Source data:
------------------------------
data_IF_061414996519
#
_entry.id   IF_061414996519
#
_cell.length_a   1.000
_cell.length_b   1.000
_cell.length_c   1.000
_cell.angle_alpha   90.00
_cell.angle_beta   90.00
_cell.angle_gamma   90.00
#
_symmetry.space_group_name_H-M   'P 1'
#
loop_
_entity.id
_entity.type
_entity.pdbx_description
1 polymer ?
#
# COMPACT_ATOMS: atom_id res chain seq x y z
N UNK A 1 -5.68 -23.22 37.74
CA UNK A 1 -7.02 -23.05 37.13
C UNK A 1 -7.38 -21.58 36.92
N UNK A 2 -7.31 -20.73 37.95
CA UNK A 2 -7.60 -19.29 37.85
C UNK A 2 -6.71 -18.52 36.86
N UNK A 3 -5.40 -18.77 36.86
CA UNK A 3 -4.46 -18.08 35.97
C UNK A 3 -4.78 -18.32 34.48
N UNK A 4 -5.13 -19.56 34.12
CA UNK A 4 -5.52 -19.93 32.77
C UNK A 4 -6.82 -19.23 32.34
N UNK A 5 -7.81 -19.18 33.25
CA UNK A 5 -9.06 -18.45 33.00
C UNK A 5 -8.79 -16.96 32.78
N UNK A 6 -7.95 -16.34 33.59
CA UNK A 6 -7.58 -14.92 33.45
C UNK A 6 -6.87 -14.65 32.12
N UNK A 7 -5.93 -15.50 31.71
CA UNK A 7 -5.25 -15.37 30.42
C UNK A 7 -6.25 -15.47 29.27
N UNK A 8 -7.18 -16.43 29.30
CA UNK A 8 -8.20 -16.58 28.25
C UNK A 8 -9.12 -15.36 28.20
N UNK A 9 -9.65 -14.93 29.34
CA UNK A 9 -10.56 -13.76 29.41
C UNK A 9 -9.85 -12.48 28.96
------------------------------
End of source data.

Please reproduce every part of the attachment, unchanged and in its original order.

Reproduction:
data_IF_061414996519
#
_entry.id   IF_061414996519
#
_cell.length_a   1.000
_cell.length_b   1.000
_cell.length_c   1.000
_cell.angle_alpha   90.00
_cell.angle_beta   90.00
_cell.angle_gamma   90.00
#
_symmetry.space_group_name_H-M   'P 1'
#
loop_
_entity.id
_entity.type
_entity.pdbx_description
1 polymer ?
#
# COMPACT_ATOMS: atom_id res chain seq x y z
N UNK A 1 -5.68 -23.22 37.74
CA UNK A 1 -7.02 -23.05 37.13
C UNK A 1 -7.38 -21.58 36.92
N UNK A 2 -7.31 -20.73 37.95
CA UNK A 2 -7.60 -19.29 37.85
C UNK A 2 -6.71 -18.52 36.86
N UNK A 3 -5.40 -18.77 36.86
CA UNK A 3 -4.46 -18.08 35.97
C UNK A 3 -4.78 -18.32 34.48
N UNK A 4 -5.13 -19.56 34.12
CA UNK A 4 -5.52 -19.93 32.77
C UNK A 4 -6.82 -19.23 32.34
N UNK A 5 -7.81 -19.18 33.25
CA UNK A 5 -9.06 -18.45 33.00
C UNK A 5 -8.79 -16.96 32.78
N UNK A 6 -7.95 -16.34 33.59
CA UNK A 6 -7.58 -14.92 33.45
C UNK A 6 -6.87 -14.65 32.12
N UNK A 7 -5.93 -15.50 31.71
CA UNK A 7 -5.25 -15.37 30.42
C UNK A 7 -6.25 -15.47 29.27
N UNK A 8 -7.18 -16.43 29.30
CA UNK A 8 -8.20 -16.58 28.25
C UNK A 8 -9.12 -15.36 28.20
N UNK A 9 -9.65 -14.93 29.34
CA UNK A 9 -10.56 -13.76 29.41
C UNK A 9 -9.85 -12.48 28.96